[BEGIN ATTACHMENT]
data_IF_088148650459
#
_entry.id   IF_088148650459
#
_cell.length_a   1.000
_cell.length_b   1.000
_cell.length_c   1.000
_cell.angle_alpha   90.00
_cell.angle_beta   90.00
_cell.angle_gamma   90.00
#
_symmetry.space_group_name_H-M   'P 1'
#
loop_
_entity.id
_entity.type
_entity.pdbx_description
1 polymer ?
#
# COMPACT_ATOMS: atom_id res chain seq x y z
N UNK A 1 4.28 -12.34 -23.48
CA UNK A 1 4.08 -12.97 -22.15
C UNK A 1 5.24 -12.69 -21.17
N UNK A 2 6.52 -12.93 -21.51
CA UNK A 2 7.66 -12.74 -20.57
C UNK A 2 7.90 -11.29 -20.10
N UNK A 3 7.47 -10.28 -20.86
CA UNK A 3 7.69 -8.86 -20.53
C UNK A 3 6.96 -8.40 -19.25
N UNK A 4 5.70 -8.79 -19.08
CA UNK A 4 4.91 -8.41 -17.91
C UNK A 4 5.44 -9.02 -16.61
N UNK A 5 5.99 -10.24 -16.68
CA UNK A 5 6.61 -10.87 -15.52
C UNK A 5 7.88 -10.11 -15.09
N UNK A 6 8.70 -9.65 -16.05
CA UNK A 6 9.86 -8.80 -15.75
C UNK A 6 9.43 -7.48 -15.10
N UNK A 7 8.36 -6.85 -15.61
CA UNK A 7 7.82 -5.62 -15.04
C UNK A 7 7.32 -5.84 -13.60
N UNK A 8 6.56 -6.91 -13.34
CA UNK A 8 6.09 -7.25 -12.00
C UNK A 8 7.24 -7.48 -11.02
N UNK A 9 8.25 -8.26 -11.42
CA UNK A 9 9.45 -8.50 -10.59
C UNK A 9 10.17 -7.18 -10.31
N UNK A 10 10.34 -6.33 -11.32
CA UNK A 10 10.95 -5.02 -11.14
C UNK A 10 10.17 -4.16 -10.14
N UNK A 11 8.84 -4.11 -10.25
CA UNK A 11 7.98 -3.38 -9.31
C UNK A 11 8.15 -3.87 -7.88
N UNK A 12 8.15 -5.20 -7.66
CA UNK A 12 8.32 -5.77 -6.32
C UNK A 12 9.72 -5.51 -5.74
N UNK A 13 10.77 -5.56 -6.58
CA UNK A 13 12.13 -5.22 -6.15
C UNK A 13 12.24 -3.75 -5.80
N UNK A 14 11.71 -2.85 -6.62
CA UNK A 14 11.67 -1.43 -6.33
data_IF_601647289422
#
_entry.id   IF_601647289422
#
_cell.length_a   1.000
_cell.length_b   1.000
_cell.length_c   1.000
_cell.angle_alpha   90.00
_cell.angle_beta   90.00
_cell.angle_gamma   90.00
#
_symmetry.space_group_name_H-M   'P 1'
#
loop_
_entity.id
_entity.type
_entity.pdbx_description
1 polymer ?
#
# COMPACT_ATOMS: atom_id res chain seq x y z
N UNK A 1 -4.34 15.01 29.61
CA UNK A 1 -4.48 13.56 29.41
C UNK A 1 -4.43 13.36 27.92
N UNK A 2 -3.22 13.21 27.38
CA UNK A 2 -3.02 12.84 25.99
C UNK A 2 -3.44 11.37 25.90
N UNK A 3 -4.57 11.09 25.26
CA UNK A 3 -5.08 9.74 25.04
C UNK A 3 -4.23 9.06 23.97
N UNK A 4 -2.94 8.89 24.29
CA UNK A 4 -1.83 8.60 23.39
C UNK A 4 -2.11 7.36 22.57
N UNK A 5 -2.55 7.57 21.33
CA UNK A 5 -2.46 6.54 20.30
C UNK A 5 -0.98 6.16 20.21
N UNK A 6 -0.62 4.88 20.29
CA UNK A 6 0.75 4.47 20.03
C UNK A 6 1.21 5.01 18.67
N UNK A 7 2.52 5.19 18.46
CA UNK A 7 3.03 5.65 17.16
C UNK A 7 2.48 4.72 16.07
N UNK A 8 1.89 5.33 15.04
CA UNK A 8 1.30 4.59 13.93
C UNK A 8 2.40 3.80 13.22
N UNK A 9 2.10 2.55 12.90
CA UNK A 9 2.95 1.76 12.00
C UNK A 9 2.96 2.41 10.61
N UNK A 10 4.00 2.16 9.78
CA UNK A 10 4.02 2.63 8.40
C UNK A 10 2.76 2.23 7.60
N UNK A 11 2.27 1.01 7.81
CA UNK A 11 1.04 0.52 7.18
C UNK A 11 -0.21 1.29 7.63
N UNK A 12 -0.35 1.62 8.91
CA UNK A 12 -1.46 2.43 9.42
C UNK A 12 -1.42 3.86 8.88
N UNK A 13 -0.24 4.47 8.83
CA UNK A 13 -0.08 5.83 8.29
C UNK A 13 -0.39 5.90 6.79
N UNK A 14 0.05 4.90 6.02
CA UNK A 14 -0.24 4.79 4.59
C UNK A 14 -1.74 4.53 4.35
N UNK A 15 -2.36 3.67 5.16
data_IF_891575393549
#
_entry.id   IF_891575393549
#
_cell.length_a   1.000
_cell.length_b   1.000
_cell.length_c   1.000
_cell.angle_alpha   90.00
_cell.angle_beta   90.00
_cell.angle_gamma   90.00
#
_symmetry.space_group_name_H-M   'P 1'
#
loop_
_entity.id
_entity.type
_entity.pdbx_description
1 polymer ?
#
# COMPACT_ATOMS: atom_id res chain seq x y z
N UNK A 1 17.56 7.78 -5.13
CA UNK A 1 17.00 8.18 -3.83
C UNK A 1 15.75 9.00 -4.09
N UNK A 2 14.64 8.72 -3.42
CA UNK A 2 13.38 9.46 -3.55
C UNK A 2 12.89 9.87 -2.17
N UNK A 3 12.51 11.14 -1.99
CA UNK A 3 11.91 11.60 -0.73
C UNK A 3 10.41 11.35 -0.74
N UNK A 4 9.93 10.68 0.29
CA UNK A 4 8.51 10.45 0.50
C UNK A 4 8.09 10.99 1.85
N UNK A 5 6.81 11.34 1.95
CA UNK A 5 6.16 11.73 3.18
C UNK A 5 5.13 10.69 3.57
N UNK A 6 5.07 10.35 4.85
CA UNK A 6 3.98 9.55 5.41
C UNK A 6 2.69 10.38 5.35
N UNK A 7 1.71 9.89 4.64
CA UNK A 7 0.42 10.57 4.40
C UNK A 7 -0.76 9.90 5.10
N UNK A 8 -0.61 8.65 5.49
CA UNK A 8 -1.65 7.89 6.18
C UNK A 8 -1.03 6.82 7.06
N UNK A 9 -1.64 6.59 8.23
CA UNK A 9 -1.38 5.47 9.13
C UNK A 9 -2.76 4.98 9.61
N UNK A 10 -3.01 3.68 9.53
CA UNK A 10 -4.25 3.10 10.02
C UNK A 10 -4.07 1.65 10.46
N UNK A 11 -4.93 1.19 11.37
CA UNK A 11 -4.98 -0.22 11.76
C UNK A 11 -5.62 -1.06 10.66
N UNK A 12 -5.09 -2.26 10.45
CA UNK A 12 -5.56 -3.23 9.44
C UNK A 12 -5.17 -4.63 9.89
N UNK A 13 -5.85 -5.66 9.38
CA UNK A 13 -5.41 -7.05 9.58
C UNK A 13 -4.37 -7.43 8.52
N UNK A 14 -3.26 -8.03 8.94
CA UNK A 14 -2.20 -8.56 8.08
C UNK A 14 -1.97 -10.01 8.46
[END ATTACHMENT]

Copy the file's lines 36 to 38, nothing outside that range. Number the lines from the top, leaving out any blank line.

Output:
N UNK A 6 8.70 -9.65 -16.05
CA UNK A 6 9.86 -8.80 -15.75
C UNK A 6 9.43 -7.48 -15.10